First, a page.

Riche: 9 miles to 30 miles?  Yeah, we could take out a rock that size with today's level of technology,

No, we couldn't.
Sure, they might break up the hunk of ice and gravel, but the mass of the comet would remain about the same, the course of most of the material would remain about the same, and most of the comet would still be moving at about 34 Miles Per Second. Mass, speed, energy. Nukes aren't going to do much to stop something of that mass and speed.
 
2013-03-12 06:03:03 PM  
Should the acronym of your project really be the sound you hear when it fails ?
 
2013-03-12 06:04:13 PM  
Here's a better link without the crap that I submitted real early this morning

KaBOOM
 
2013-03-12 06:11:46 PM  

Wrencher: dletter: Scientists have been concerned that it was only picked up by high-tech equipment monitoring near-earth-objects a few days before it spectacularlycrashed to Earth.

Did I miss them announcing this, or was this basically kept quiet and only known by a few scientists?  I assume they knew it would hit earth but not where, so, it could have hit anywhere (as was mentioned, this happens every few years, but, considering 70% +of the earth is wide swaths of water or very unpopulated land, it would get little notice).... but, still seems like we should have heard 2-3 days before "Hey, same day as this other big rock is going to be near earth, a smaller one might blow up over a populated area".  Obviously, we are all to be kept in the dark about these.

It was well covered in science media, but not mainstream media.


Wait a minute. Nothing that actually hit the earth was detected beforehand...

/I can't read this site on my phone because all the ads overlap and i can't close em.
 
2013-03-12 06:24:10 PM  
Went to the computer to read the article.
Author is an idiot.
Don't get your science news from a business website.
 
2013-03-12 06:33:37 PM  

StopLurkListen: Riche: I see asteroids being more resistant to nukes than comets (but again, I'm no expert.)  It would take many more megatons to either change the trajectory to miss Earth or turn the big rock into smaller, safer sized fragments to disperse the impact energy.

read this again. RandomRandom:Sure, they might break up the hunk of ice and gravel, but the mass of the comet would remain about the same, the course of most of the material would remain about the same, and most of the comet would still be moving at about 34 Miles Per Second. Mass, speed, energy. Nukes aren't going to do much to stop something of that mass and speed.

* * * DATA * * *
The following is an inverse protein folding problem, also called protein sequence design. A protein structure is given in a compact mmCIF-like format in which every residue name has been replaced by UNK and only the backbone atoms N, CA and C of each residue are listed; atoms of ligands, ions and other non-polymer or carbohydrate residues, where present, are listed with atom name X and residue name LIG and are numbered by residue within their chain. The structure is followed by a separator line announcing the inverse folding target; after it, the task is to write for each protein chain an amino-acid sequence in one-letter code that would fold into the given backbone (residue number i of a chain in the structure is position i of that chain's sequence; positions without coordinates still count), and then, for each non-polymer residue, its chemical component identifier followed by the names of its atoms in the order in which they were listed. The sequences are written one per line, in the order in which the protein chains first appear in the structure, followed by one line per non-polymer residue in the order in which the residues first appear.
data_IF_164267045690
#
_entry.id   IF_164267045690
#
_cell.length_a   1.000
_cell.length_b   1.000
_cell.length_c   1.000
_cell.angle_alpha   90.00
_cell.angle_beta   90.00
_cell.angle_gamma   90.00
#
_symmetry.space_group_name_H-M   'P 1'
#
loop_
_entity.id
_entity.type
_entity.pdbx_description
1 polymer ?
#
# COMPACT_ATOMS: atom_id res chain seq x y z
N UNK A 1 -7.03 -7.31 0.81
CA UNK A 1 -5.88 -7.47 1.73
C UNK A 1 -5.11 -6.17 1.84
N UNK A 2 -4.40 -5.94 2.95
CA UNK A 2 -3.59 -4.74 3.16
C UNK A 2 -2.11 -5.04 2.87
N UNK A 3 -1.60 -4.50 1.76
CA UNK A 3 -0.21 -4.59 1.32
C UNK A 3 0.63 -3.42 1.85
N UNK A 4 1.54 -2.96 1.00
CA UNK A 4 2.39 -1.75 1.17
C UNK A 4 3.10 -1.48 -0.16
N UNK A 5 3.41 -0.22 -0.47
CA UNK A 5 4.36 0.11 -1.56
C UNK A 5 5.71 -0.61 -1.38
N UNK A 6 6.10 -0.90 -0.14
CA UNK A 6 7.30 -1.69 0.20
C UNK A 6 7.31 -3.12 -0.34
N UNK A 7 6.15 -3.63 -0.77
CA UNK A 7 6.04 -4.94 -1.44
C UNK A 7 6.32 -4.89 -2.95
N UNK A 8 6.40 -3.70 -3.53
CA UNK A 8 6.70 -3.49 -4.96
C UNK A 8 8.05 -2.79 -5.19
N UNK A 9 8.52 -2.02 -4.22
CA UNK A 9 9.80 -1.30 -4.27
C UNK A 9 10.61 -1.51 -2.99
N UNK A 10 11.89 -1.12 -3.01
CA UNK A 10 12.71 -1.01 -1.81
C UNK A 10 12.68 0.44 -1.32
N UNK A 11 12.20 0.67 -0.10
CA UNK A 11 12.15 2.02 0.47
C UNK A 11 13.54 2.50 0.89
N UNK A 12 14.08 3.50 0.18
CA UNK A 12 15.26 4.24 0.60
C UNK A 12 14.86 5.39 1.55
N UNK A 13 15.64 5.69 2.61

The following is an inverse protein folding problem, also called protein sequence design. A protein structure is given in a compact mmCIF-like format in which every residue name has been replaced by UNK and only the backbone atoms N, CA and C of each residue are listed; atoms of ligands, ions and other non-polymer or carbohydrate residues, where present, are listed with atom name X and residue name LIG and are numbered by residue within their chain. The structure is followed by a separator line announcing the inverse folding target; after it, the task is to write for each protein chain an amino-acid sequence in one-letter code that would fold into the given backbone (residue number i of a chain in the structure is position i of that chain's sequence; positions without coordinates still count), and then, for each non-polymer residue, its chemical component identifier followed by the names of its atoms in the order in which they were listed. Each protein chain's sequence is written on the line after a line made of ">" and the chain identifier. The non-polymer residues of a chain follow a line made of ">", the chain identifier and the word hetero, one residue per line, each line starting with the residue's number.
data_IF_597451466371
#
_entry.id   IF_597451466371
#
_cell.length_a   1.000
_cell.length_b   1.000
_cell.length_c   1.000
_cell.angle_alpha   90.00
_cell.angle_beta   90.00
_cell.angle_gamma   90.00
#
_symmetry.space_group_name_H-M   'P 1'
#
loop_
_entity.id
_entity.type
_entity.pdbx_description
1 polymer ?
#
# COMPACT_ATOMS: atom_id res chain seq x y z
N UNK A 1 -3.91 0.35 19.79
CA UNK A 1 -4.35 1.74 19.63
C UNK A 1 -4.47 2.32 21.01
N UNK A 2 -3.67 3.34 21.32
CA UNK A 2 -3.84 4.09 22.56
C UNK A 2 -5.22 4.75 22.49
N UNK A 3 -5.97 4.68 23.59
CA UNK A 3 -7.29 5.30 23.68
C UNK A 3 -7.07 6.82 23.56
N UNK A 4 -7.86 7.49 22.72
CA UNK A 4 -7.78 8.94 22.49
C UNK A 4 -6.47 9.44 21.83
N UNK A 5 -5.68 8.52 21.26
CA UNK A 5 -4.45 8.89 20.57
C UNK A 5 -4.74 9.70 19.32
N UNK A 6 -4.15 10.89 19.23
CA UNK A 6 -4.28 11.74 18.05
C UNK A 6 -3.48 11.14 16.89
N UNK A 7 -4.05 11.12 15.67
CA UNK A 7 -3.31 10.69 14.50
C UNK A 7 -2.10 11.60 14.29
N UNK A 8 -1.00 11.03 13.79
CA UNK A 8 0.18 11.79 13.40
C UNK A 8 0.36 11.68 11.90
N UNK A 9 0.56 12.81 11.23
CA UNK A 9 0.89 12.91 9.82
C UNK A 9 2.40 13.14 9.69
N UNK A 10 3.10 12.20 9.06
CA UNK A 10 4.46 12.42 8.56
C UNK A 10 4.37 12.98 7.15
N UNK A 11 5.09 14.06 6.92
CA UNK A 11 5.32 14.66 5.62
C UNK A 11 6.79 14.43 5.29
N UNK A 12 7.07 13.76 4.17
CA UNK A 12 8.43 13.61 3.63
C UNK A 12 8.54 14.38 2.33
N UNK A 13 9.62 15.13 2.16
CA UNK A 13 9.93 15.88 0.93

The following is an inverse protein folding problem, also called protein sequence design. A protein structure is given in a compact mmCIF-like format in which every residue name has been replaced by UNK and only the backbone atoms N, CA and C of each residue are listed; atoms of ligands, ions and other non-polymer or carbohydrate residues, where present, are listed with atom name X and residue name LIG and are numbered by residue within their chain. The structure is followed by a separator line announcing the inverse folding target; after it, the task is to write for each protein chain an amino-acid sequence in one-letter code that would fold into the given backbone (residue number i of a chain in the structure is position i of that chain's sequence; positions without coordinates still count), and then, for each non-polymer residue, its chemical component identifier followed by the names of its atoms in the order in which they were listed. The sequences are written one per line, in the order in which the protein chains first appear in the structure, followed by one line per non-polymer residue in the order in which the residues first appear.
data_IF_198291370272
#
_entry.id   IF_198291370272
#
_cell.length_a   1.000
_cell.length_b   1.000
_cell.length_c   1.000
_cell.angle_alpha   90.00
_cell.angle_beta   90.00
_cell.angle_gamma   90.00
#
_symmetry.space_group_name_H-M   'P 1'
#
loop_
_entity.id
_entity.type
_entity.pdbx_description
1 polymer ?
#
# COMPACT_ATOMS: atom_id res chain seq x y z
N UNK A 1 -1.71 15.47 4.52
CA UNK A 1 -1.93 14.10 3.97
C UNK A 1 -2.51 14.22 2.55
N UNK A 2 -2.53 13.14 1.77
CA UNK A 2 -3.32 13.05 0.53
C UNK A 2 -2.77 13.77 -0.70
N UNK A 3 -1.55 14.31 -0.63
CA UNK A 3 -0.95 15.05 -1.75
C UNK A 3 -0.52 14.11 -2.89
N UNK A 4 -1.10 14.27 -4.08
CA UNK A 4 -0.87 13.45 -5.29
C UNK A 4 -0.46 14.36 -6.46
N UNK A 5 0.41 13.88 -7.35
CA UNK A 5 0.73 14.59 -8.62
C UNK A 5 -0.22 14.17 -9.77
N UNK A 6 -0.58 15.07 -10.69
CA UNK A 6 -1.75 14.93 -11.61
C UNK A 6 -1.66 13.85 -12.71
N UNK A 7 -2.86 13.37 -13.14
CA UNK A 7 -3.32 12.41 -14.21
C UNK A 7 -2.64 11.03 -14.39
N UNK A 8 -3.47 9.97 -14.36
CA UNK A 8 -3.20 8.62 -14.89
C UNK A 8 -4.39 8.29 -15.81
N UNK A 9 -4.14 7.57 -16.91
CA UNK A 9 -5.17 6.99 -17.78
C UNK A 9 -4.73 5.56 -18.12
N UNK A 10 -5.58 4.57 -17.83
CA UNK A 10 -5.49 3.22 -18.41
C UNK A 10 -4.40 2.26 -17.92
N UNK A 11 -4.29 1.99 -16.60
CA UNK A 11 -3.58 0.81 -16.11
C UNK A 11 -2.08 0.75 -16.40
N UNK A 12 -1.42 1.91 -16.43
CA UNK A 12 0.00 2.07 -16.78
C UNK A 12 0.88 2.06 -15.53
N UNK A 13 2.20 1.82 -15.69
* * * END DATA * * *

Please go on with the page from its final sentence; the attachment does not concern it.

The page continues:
Riche: 9 miles to 30 miles?  Yeah, we could take out a rock that size with today's level of technology,

No, we couldn't.
Sure, they might break up the hunk of ice and gravel, but the mass of the comet would remain about the same, the course of most of the material would remain about the same, and most of the comet would still be moving at about 34 Miles Per Second. Mass, speed, energy. Nukes aren't going to do much to stop something of that mass and speed.


a lot of the mass would be deflected off of the trajectory towards Earth, especially if it was hit farther out.  The rest of the mass would e spread out,  hopefully enough.
 
2013-03-12 07:34:45 PM  
Yeah, ICBM's can't go far enough, we built them to go sub orbital and come back down.

Sometimes we do not detect the rocks until they zing past the Earth.

Many of the asteroids are in orbits that cannot be reached by any launch system, even those planned for the future.

So, cheer up!
 
2013-03-12 07:38:09 PM  

Riche: a lot of the mass would be deflected off of the trajectory towards Earth, especially if it was hit farther out. The rest of the mass would e spread out, hopefully enough.


If it were further out, we wouldn't need to nuke it at all.

Nearly anything found 10 years out could be lightly pushed by nearby ships with continually running ion engines or by painting one side of the rock white.  The further away an object is deflected, the smaller the deflection needed to avoid an impact.  10 years out, sunlight and paint may do the job.

The problem is that we don't have the detection tools to find everything 10 years out.  We're stuck finding many of them close in, and close in, simulations suggest nukes may not do much at all.  Everything depends on mass and velocity.  The speed some of these rocks move is almost unfathomable.  The mass of some of them is equally stunning.  Even hitting them with nukes isn't a given, as current nukes aren't designed to hit space rocks.  Entirely new systems would need to be developed.  Even after being nuked, some simulations suggest that most of the mass from a large, high speed object is going to keep going the way it was going.  Nukes have a lot of energy, some of these rocks have a lot more.